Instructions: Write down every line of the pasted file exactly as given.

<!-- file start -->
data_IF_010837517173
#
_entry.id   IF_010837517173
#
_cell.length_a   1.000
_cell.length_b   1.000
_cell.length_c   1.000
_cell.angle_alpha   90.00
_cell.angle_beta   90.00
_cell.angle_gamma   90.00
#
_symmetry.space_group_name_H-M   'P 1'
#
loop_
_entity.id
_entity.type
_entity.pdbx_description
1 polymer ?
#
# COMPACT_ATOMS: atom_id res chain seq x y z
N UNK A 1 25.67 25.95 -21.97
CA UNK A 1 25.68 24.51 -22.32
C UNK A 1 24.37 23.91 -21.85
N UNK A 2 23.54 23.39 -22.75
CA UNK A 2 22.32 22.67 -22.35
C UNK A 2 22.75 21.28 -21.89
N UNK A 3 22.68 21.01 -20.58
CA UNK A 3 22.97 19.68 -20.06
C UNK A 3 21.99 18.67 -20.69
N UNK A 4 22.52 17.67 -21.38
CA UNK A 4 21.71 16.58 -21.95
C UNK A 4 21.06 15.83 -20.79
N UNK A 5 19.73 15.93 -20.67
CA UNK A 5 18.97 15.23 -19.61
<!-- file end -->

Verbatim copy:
data_IF_010837517173
#
_entry.id   IF_010837517173
#
_cell.length_a   1.000
_cell.length_b   1.000
_cell.length_c   1.000
_cell.angle_alpha   90.00
_cell.angle_beta   90.00
_cell.angle_gamma   90.00
#
_symmetry.space_group_name_H-M   'P 1'
#
loop_
_entity.id
_entity.type
_entity.pdbx_description
1 polymer ?
#
# COMPACT_ATOMS: atom_id res chain seq x y z
N UNK A 1 25.67 25.95 -21.97
CA UNK A 1 25.68 24.51 -22.32
C UNK A 1 24.37 23.91 -21.85
N UNK A 2 23.54 23.39 -22.75
CA UNK A 2 22.32 22.67 -22.35
C UNK A 2 22.75 21.28 -21.89
N UNK A 3 22.68 21.01 -20.58
CA UNK A 3 22.97 19.68 -20.06
C UNK A 3 21.99 18.67 -20.69
N UNK A 4 22.52 17.67 -21.38
CA UNK A 4 21.71 16.58 -21.95
C UNK A 4 21.06 15.83 -20.79
N UNK A 5 19.73 15.93 -20.67
CA UNK A 5 18.97 15.23 -19.61